In 1952, the Austin division of the British Motor Corporation (BMC) established a joint venture with the Donald Healey Motor Company and created Austin-Healey.  The much-revered sports car company would design and manufacture cars until 1972 when the 20-year agreement between Healey and Austin came to an end.

The first Austin-Healey sports car was something special.  Donald Healey had built a single Healey Hundred for the 1952 London Motor Show, which caught the eye of Leonard Lord, the managing director of Austin.  The Austin A90 had been failed to ignite the imagination of the motoring public and Lord was searching for a successor.  At the same time, Healey had the burgeoning post-war US market in mind.  Jaguar and MG were already having great success in the US and Healey saw huge opportunities for another British designed sports car.  Lord and Healey agreed to work together and build in quantity.  The new sports car was called the Austin-Healey 100 in recognition of the car’s ability to reach 100 mph.  The 100 was also the first of three models that were later defined as the ‘Big Healeys’ (Austin-Healey 100, 100-6 and 3000) to distinguish them from the much smaller Austin-Healey Sprite.

Austin-Healey 100 Specification

The 100 was just over 3.8 metres long and 1.5 metres high.  The car sat low on the road with a height of just over 1.2 metres.  Inside the long bonnet was a 2660 cc I4 engine producing 90 bhp.

The series BN1 was released as the first 100 in 1953 with a price tag of £1,063 including taxes.  The car had a three-speed transmission with overdrive on second and top.  On release, The Motor magazine tested the new sports car and reported a top speed of 106 mph with an acceleration of 0-60 mph in 11.2 seconds.

In 1955, Austin-Healey released the series BN2.  The new car had four-speed manual transmission, slightly modified and larger front wheel arches, and a different rear axle.  It was also the first to be available, as an option, in two-tone paint.  The BN2 proved very popular with 200 cars being produced each month in early 1956, with 150 exported to California, USA.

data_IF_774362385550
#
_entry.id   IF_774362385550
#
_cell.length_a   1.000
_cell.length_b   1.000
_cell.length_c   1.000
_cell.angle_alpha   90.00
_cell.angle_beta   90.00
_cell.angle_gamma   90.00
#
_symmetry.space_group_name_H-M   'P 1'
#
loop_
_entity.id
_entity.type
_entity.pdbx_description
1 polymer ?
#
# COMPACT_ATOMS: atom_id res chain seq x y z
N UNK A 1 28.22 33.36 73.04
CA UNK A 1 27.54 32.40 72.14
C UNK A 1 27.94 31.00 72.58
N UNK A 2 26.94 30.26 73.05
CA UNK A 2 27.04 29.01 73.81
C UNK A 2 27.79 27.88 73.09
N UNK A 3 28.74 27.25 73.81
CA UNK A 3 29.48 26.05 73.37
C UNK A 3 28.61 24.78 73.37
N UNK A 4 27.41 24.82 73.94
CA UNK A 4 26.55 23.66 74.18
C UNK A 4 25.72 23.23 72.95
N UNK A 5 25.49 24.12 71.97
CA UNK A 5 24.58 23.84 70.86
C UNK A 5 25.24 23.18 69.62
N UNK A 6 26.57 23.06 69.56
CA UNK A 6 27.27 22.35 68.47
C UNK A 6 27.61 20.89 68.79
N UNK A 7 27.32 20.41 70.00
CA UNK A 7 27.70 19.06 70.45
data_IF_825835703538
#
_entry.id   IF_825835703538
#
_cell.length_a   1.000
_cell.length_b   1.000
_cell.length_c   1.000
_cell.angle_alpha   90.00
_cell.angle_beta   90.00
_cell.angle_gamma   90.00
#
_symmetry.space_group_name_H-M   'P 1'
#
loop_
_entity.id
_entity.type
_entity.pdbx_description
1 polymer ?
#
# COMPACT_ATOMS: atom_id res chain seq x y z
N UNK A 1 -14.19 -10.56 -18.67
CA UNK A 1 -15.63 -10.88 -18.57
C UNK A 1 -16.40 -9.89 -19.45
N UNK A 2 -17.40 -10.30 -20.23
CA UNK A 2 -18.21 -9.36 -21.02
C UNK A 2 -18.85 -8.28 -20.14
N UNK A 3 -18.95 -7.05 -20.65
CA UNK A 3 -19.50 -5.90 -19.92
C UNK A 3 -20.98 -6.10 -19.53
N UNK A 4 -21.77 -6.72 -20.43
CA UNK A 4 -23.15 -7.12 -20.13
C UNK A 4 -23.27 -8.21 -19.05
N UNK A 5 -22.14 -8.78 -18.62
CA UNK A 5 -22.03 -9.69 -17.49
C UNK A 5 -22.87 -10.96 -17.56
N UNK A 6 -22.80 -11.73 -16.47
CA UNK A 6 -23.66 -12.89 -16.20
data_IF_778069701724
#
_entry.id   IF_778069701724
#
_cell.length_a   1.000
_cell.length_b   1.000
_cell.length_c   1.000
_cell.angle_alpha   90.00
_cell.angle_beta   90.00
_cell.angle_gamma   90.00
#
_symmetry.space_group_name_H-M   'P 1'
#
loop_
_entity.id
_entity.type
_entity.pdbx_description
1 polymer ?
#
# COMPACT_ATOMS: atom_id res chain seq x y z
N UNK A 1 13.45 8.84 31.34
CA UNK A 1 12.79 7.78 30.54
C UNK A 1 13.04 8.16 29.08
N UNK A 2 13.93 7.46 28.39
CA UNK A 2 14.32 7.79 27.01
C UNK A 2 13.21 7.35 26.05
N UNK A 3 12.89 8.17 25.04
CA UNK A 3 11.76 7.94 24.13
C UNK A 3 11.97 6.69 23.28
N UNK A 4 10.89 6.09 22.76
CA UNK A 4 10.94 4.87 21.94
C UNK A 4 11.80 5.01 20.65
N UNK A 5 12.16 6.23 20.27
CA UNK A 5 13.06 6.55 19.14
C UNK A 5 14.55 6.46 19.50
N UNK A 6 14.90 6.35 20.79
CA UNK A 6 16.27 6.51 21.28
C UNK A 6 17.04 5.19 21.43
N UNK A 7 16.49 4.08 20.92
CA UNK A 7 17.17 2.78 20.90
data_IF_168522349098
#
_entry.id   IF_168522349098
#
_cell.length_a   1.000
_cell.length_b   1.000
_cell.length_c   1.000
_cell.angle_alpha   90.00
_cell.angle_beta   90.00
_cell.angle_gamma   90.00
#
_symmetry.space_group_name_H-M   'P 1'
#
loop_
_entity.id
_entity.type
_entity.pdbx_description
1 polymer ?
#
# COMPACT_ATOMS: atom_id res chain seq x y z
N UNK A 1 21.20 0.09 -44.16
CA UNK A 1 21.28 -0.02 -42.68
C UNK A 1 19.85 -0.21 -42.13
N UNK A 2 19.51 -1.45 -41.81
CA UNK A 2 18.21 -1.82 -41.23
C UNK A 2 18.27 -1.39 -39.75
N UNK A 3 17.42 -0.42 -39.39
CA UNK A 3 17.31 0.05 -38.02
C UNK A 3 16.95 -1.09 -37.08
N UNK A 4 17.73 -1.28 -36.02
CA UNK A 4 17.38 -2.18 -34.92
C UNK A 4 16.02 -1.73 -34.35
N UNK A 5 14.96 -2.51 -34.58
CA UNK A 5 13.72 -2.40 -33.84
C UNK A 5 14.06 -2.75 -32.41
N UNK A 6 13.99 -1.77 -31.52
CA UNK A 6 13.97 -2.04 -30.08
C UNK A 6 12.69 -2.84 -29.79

Austin-Healey also released a high performance 100 BN2 called the 100M.  The engine was boosted to produce 110 bhp at 4500 rpm.  Other modifications included a stiffer front suspension, bonnet gained louvres and a bonnet belt.

Along with the BN1 and BN2, Austin-Healey produced the 100S for racing.  Reduced weight was important and the variant had a lighter aluminium body and aluminium cylinder head.  Also, bumpers and the hood (convertible top) were removed, the front grille was reduced in size and the windscreen was made from plastic.  The boosted engine produced 132 bhp at 4700 rpm.  The 100S was also the world’s first production car to feature both front and rear disc-brakes.  50 production cars were built.

Racing History

Sadly, a 100S driven by Lance Macklin was involved in the 1955 Le Mans disaster.  The crash started when Jaguar driver Mike Hawthorn cut in front of the Austin-Healey driver to reach his pit stop, prompting Macklin to swerve into the path of the passing Levegh driving a Mercedes-Benz 300 SLR. Levegh rear ended Macklin at high speed, overriding Macklin’s car and launching his own car through the air.  Levegh struck a protective dirt berm at 200 km/h (125 mph), disintegrating and igniting his car, throwing him onto the track where he was instantly killed, and sending large pieces of flaming debris cartwheeling over the berm and into the packed grandstand—including the engine block and hood.


Between 1953 and 1956, 14,634 Austin-Healey 100s were produced.

  • BN1 (1953-1955) – 10,030;
  • BN2 & 100M (1955-1956) – 4,604

Present Pricing

An Austin-Healey 100 can be purchased for between £50,000 and £120,000 depending on the condition (2019).  The classic 100 is very popular with enthusiasts in the US.

SMITHS Gauge Design

At the start of the project, Austin-Healey asked SMITHS to design and manufacture the gauges.  Four gauges were produced, mounted either side of the steering wheel column.  From left to right, the gauges were:

  • Dual gauge for Oil Pressure and Water Temperature;
  • Speedometer (0-120 mph) with ODO, trip meter, and high beam indicator.  The centre of the speedometer was grey to match the colour of the dashboard;
  • Tachometer (0-6000 rpm) with ignition indicator.  The centre of the tachometer matched the speedometer;
  • Fuel Gauge;

CAI is working with A H Spares of Southam in Warwickshire, UK on a reintroduction programme of SMITHS Austin-Healey instruments using the original designs and drawings.

For further information on gauges for Austin-Healey or any classic car, please contact us on:

Via the website

Email:  [email protected]

Phone:  +44 (0) 1639 732200